Each month across the country, hundreds of Jewish and Muslim women meet in small groups to fight anti-Muslim and anti-Jewish sentiment in their communities, but also to expand knowledge of each other’s practices and beliefs and attempt to build friendships. Six women - three Jews and three Muslims - from the Nassau County chapter of The Sisterhood of Salaam-Shalom share their experiences.

 

"The Chosen Wars: How Judaism Became an American Religion"

Steven R. Weisman, Peterson Institute for International Economics

America ‘s promise of unbridled opportunity and its democratic institutions not only energized 18th and 19th century Jews, but transformed Judaism, eventually helping to splinter it into three branches. Battles over women and worship, liturgy, rabbinic authority, the introduction of organ music, erupted almost immediately after the American Revolution and continued unabated for the next century inflaming passions that spawned the infamous “Trefa Banquet” of 1883 to fistfights on Rosh Hashanah.  More importantly, the “Americanization” of Judaism created a different mission and world view for American Jews that animates much of what we do today, according to a new book by former New York Times correspondent and editor Steven Weisman.

 

"Transgender Jews: The Nexus of Halakhah and Ethics"

Rabbi Leonard Sharzer, MD, The Jewish Theological Seminary

An exploration of a timely issue by Rabbi and Dr. Leonard Sharzer, a plastic surgeon who teaches at JTS and who has written about the issue for the Conservative movement. Rabbi Sharzer is currently working on a book entitled: Challenging Conventional Wisdom on Jewish Bioethics.

 

"Finding Hope and Faith in the Face of Death: Insights of a Mourner and Rabbi"

Rabbi Stephen Karol, Rabbi Emeritus, Temple Isaiah, Stony Brook, NY

A course based on my book about giving people hope and faith, comfort and inspiration when a death occurs.  It is based on my experiences throughout my forty-two-year career as a rabbi in helping my congregants deal with the emotions and thoughts that occur when a loved one dies. I have grown to understand, and have taught about, the importance of community when we are mourners, and of the absolute emotional and spiritual power of prayer. The book includes lessons that I have learned personally and professionally, lessons that are relevant to the very real issues brought on by sorrow and regret. My messages not only educate those who read them, but also convey a sense of faith and hope that can positively affect our transition from mourning to living our lives. And, they are valid for Jews and non-Jews alike, those who attend services, and those who don’t.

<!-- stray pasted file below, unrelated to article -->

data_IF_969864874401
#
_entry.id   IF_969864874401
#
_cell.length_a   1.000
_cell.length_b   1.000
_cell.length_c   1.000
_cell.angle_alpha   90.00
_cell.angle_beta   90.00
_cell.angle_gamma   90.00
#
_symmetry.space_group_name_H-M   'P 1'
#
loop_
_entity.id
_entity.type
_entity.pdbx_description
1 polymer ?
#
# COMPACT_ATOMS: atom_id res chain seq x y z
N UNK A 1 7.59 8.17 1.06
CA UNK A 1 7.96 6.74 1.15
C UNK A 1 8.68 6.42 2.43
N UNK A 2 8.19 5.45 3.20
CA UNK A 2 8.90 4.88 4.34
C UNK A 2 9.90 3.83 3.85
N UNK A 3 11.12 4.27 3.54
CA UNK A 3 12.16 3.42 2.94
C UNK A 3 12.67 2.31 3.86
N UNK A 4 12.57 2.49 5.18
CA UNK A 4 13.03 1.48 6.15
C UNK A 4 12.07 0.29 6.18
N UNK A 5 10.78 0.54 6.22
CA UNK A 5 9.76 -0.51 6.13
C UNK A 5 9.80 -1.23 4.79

What we can learn about Jews from the Haggadot they have used: Examples from the Library of JTS

David Kraemer, the Joseph J. and Dora Abbell Librarian at The Jewish Theological Seminary

Haggadot are the most produced, most used, most diverse Jewish books of all time, their pages preserving Jewish attitudes and tastes (literally!) from all places Jews have called home. From those pages, we can learn more about Jewish life and hope than from virtually any other source. In this session, we will view images of rare and exceptional haggadot from the collection of the library of JTS, representing various periods and places. You will come away with a greater appreciation of the holiday and of the Jews who celebrated it.

 

The Prophet and the Priest: Amos vs. Amaziah

Alan Cooper, the Elaine Ravich Professor of Jewish Studies at The Jewish Theological Seminary

The report of the encounter between the prophet Amos and the priest Amaziah in chapter 7 of the biblical Book of Amos is the quintessential tale of an individual who dares to speak truth to power—one charismatic person against an entrenched and powerful Establishment.  Amos takes his stand in Israel’s royal temple at Bethel, of all places, in order to prophesy Israel’s downfall.  For his pains, he incurs the wrath of the high priest and is expelled from the temple (or possibly worse).  But the story and its ramifications continue to resonate to the present day.  We will discuss the conflict between prophet and priest in its biblical context, in the light of the history of its reception, and for its continuing significance in our own time.

 

Nazi Doctors in America and the Legacy of Nuremberg on Medical Research

Lester Paldy, Distinguished Service Professor Emeritus, Stony Brook University

When WW II ended, U.S. Army intelligence created a secret program known as “Operation Paperclip” to recruit and bring to the United States scientists, engineers, and physicians from Nazi military programs to work on space and military projects in the developing Cold War competition with the Soviet Union. This talk tells the story of a physician who rose to a high position in the U.S. aerospace community despite his connection to criminal experiments on Jews and other prisoners at the Dachau concentration camp. It also traces how the pioneering work of two U.S. physicians, a German psychologist, and a Nuremberg Tribunal judge led to our current requirements for informed consent of human subjects participating in clinical trials and medical research.